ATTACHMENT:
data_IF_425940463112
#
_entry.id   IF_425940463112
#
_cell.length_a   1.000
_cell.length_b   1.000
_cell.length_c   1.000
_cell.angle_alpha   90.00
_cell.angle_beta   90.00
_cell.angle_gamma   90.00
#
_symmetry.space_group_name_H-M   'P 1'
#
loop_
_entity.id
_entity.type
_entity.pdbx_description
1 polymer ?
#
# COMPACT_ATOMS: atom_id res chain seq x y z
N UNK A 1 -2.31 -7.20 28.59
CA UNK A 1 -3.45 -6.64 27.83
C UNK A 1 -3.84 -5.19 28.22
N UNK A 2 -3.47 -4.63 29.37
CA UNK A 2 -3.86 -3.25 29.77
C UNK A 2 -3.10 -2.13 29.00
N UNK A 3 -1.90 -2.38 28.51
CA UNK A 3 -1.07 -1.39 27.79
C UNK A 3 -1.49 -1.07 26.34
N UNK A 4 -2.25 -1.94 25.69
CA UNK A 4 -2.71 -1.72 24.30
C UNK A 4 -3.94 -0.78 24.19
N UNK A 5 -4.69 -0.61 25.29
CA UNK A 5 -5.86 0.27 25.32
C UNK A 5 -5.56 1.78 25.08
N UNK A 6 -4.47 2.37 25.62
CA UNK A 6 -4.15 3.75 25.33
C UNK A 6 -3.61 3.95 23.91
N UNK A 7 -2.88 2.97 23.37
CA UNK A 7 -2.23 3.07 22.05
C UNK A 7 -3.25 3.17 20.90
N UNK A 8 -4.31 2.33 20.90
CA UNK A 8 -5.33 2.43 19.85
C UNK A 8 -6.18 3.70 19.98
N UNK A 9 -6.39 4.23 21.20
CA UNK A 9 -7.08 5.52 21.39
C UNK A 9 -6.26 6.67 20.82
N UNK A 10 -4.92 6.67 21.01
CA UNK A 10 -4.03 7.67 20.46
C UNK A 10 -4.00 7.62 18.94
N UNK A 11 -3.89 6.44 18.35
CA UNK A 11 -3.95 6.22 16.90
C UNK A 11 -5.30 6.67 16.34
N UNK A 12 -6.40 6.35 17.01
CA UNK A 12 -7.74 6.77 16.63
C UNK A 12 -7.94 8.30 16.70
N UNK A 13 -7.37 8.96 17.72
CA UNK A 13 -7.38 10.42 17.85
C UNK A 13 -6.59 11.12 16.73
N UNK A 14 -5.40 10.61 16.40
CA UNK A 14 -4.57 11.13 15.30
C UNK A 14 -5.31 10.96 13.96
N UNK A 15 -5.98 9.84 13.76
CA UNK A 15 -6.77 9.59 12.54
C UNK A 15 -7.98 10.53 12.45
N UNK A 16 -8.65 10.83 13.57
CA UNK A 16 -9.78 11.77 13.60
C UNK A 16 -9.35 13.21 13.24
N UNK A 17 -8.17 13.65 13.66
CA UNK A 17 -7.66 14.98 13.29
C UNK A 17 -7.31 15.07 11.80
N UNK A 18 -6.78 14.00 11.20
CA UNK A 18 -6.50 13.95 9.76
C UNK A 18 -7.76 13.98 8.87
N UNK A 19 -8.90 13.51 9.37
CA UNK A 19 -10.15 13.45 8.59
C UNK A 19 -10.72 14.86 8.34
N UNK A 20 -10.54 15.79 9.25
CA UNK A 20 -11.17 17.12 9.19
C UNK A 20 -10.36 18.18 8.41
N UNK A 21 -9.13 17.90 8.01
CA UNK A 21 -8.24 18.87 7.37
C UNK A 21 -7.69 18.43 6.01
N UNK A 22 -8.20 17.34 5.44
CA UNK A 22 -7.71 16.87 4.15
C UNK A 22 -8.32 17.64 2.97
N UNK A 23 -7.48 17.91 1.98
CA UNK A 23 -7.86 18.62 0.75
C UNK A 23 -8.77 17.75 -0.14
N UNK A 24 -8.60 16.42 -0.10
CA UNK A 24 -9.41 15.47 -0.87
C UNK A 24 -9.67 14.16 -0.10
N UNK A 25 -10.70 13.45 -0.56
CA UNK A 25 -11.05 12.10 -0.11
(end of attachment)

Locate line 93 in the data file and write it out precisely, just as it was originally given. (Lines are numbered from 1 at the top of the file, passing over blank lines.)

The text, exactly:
N UNK A 25 -10.70 13.45 -0.56